Finally, your business overview section should specify what type of business structure you want. Is this a corporation or a partnership (LLC)? Who are the investors? How much equity percentage do they own? Is there a Board of Directors? If so, whom? Do they have experience in the industry?

Download the Commercial Cleaning budget template

  • Lender & investor-friendly
  • Easy-to-use Excel template
  • CPA-developed financials
  • 30+ charts and metrics

3. Market Overview

To run a successful business, you need all the facts that back your decision to start a cleaning company in the region at that time. Market analysis will help you identify the level of competition in the region and whether the investment is worth it. 

For example, offering commercial cleaning services in a residential setup would make little sense. Similarly, overpricing your services when the dominant population is low to middle-income earners won’t fast-track business growth.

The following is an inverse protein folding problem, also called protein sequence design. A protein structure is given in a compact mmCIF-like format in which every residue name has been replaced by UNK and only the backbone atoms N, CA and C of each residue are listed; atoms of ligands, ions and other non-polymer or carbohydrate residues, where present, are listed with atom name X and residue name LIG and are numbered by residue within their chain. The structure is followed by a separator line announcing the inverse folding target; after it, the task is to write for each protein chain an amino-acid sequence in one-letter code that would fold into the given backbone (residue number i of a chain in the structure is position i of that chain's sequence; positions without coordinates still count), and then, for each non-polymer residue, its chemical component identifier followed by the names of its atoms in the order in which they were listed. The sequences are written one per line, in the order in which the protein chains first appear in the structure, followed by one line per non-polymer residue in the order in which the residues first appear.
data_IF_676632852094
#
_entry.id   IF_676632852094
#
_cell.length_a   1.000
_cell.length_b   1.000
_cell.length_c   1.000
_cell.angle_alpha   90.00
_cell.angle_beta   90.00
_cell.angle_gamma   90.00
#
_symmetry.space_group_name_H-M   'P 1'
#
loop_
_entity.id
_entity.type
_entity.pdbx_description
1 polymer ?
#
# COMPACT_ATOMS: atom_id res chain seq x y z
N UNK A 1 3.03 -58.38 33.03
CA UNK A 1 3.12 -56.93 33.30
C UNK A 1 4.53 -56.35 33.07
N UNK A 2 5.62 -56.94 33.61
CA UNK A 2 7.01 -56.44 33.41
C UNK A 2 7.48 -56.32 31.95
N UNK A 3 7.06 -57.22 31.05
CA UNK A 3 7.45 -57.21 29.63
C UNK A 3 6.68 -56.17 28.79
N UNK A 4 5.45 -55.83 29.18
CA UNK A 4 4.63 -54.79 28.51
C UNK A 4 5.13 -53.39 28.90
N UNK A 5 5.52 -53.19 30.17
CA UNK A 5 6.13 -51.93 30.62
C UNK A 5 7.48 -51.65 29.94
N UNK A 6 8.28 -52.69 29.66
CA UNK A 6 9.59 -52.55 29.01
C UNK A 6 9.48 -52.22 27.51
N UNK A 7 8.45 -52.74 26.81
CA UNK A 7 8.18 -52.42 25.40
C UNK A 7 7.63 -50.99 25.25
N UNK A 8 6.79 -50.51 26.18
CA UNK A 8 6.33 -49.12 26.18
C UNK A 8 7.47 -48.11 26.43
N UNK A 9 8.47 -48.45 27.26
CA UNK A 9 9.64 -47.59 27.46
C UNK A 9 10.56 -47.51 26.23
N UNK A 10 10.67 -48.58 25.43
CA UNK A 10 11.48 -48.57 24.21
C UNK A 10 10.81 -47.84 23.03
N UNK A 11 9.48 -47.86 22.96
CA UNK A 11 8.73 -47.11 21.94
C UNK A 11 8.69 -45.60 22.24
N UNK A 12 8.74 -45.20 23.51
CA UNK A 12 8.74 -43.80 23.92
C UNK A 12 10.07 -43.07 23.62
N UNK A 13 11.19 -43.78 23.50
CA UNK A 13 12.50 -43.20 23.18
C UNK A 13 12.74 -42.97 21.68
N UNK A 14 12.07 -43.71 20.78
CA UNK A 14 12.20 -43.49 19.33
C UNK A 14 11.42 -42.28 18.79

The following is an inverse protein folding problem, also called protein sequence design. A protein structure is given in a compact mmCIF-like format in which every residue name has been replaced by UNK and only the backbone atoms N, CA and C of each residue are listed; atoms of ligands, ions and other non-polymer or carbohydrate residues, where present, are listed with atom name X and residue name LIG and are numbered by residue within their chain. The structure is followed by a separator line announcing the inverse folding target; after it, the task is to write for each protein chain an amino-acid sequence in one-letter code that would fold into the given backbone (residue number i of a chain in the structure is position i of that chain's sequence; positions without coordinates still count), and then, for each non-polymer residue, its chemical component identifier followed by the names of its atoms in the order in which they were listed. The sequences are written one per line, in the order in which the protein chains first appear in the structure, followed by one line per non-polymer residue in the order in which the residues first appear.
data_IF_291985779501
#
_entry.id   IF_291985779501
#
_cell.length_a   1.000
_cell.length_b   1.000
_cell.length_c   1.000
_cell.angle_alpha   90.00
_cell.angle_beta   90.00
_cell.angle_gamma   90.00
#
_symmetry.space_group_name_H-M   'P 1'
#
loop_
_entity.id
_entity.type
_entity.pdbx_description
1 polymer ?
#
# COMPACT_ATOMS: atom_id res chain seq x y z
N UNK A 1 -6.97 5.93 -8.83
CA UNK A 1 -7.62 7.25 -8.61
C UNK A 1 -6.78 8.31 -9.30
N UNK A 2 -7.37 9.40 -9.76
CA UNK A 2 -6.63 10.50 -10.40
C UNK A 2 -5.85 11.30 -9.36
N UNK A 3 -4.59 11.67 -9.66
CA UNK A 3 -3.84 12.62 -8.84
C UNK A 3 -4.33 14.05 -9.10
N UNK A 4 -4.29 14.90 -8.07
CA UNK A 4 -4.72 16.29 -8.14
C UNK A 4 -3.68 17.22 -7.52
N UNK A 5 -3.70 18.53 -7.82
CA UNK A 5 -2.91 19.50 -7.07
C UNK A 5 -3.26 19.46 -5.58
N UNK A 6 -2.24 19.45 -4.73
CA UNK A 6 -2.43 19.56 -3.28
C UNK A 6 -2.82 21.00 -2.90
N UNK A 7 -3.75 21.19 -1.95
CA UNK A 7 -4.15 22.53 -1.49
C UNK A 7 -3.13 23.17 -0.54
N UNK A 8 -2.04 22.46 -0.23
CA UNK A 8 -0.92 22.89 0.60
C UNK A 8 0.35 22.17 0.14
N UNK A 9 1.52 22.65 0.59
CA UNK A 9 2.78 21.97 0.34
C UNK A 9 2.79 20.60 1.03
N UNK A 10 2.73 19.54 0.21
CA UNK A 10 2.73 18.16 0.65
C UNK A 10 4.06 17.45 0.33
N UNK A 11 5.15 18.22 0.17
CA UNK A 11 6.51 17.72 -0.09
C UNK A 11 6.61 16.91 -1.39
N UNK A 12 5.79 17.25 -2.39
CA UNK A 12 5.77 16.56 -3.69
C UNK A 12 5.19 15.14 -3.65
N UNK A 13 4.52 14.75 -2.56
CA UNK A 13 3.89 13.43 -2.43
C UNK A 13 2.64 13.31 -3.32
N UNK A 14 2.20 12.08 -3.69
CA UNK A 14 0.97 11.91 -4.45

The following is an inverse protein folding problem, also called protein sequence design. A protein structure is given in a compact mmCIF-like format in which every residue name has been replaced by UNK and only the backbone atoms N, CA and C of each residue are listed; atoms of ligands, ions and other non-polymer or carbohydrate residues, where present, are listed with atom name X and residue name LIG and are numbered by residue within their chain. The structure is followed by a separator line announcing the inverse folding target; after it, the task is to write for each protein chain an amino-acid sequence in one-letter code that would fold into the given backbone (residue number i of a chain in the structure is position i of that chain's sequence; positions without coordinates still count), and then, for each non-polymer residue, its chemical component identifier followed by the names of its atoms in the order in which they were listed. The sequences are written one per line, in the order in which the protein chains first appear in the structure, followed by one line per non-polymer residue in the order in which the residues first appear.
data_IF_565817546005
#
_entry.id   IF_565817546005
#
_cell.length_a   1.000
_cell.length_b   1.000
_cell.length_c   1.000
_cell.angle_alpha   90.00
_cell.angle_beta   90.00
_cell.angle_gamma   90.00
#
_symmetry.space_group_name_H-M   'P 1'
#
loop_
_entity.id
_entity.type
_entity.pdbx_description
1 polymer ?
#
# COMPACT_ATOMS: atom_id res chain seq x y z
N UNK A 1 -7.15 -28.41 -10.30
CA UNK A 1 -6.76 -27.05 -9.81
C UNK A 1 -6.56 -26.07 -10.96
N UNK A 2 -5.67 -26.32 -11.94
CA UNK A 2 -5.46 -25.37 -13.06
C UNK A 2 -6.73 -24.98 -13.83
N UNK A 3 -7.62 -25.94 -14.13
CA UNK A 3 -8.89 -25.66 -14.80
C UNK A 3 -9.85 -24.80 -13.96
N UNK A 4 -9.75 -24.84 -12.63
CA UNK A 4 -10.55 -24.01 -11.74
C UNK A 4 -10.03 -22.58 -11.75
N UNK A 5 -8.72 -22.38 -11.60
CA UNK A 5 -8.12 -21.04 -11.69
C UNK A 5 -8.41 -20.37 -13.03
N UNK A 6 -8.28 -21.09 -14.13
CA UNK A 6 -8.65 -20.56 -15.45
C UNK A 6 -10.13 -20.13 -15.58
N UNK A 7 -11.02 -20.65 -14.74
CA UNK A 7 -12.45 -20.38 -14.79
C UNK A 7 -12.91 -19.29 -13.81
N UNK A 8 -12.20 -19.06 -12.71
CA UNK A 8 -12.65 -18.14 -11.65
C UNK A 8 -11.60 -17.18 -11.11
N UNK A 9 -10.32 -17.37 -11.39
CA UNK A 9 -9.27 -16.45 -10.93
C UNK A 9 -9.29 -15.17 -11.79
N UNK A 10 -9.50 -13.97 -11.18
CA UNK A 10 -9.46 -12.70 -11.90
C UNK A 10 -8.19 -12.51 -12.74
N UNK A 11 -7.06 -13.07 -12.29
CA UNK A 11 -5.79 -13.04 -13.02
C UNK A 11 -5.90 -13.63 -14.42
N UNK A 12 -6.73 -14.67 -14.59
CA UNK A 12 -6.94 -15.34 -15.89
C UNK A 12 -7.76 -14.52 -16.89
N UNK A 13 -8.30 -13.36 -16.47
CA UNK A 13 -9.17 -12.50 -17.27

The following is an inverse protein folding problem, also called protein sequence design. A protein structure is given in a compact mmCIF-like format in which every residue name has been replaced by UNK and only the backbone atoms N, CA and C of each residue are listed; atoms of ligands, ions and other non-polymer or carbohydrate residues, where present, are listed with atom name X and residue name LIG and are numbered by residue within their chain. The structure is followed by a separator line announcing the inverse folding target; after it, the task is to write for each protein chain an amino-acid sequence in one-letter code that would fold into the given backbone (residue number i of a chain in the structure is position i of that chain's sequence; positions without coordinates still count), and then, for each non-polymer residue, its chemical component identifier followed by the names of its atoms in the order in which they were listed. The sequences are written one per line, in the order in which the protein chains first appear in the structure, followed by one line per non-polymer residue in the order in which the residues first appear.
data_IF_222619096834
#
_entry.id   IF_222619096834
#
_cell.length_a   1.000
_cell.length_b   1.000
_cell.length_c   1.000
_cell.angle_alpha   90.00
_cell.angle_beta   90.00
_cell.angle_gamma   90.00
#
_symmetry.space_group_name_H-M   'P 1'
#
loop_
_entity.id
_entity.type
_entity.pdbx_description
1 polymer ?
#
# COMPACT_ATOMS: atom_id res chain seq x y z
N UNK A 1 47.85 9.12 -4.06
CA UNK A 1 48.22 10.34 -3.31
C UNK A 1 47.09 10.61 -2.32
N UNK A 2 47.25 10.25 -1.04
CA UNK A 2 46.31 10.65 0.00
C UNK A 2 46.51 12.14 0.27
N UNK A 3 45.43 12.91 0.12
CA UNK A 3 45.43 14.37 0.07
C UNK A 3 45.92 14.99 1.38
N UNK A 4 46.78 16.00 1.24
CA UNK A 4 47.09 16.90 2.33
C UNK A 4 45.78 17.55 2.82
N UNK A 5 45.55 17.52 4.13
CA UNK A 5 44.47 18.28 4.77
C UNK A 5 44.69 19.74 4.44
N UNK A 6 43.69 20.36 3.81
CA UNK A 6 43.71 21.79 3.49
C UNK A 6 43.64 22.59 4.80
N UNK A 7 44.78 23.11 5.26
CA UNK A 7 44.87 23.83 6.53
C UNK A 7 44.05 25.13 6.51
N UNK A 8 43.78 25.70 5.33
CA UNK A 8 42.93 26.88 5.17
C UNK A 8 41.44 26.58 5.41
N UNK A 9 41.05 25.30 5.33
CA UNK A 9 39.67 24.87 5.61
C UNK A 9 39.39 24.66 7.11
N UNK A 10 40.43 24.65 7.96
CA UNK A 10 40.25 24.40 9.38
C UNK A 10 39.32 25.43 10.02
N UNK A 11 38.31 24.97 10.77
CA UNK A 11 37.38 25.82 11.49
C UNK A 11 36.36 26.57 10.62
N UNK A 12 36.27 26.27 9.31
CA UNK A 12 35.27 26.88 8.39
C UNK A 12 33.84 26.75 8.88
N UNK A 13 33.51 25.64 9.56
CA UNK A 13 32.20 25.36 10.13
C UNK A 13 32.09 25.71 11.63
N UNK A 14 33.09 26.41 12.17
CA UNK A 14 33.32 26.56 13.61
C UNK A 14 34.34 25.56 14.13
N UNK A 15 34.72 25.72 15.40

a) Cleaning Business Industry Status Quo

This section should answer two obvious questions about your cleaning business;

  • What is the market size of the cleaning industry in your area? 
  • How fast is the cleaning industry growing? 

Both questions will help you set realistic expectations when getting into this field, having analyzed the market trends and size. 

How big is the cleaning industry in the US?

It’s always good to start any market overview by assessing the market size at a national level.

Of course, the figures may not represent the actual status of the cleaning business in your region, but they offer a solid foundation for building a thriving business. According to the latest statistics, the cleaning service industry in the US had a value of $97.6 billion in 2022

The staggering need for cleaning services means that the commercial cleaning sector will likely grow at a steady rate of 5.4% up to 2025. Although this may be a good sign for setting up your cleaning business, you should also assess market growth in your area (see below).

How big is the cleaning industry in your area?

Getting the market data at the city level gives you a clearer picture of what to expect from the market. It may complicated, but you only need the total number of cleaning companies in your region and their services to assess your area’s market size.